July 31, 2018
Dr. Charles Bush-Joseph, sports medicine physician at Midwest Orthopaedics at Rush and immediate past president of the American Orthopaedic Society for Sports Medicine, moderated an important webinar regarding new guidelines for youth preseason practices and school sports. “Overuse injuries in children can have a lifetime effect on their game and quality of life,” said Dr. Bush-Joseph. “As more athletes under the age of 12 focus on just one sport and year-round training, coaches, parents and athletes need to encourage youth to think about participating in a variety of activities to prevent injuries. While sports participation has many benefits, including the development of strong bones and muscles, children who do specialize are often more likely to develop overuse injuries because of their repetitive movements, are stressed and may even consider quitting a sport and losing the benefits,” added Dr. Bush-Joseph.
Information presented in the webinar includes:
- An estimated 27 million U.S. youths between the ages of 6 and 18 participate in team sports, and 60 million participate in some form of organized athletics.
- A case control study of 1,206 seven- to eighteen-year-olds demonstrated that over the course of three years, picking a main sport to focus on was an independent risk factor for injury even after adjustment for age and hours per week in total sports activity.
- In youth baseball, pitching more than 100 innings per year resulted in a 3.5-fold increase in injury risk that resulted in time lost from competition in the 9- to 14-year-old age group.
- Similarly, studies have shown that the incidence of elbow pain in youth baseball players is between 20 and 30 percent for 8- to 12-year-olds, approximately 45 percent for 13- to 14-year-olds, and over 50 percent for high school, college, and professional athletes.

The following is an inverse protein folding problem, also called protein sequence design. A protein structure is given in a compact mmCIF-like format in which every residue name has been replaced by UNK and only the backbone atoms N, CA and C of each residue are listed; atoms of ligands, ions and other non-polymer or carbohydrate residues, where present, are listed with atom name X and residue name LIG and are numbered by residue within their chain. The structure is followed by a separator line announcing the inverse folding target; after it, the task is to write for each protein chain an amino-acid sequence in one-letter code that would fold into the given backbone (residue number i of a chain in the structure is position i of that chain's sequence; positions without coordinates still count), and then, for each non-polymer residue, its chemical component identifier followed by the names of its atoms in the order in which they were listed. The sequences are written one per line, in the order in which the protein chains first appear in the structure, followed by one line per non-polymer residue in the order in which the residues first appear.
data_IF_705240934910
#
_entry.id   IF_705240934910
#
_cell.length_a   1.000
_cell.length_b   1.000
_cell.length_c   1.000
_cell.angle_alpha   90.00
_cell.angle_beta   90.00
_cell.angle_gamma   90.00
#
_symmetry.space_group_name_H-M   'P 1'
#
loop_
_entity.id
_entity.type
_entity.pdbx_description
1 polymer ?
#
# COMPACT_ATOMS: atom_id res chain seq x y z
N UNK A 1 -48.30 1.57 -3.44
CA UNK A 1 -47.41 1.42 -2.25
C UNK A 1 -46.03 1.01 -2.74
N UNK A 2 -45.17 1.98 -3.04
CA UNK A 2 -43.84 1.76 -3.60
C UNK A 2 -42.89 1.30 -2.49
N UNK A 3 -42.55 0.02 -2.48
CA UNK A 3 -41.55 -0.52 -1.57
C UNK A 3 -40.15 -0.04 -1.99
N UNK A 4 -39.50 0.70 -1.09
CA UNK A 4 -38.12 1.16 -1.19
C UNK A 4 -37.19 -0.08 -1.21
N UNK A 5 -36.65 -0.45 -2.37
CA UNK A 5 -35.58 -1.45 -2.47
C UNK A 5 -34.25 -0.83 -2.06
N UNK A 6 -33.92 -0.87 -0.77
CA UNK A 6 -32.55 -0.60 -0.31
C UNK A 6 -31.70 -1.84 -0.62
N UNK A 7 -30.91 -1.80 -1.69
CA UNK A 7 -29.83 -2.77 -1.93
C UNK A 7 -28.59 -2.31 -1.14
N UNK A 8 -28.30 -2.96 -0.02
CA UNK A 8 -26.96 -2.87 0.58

- One retrospective study evaluating women gymnasts demonstrated that there were similar rates of acute and overuse injuries in 96 competitive gymnasts and the majority of injuries were lower extremity soft tissue injuries.
- By evaluating emergency room data from 1990 to 2014, a study published in the journal Pediatrics found that the annual injury rate for young soccer players jumped by 111 percent in the 24-year period. Sprains and strains were most common followed by fractures and soft tissue injuries. More than 70 percent of those injuries were in older children, ages 12 to 17. In addition, this age group was more than three times as likely to be injured than younger players.
About Dr. Charles Bush-Joseph
Long involved in the care of high school, collegiate, and recreational athletes, Dr. Bush-Joseph is a team physician for the Chicago White Sox Major League Baseball Club and Associate Team Physician for the Chicago Bulls. Academically, Dr. Bush-Joseph is nationally renown with leadership roles in several national orthopedic societies and president of the American Orthopaedic Society for Sports Medicine. He has authored over 140 published manuscripts and book chapters.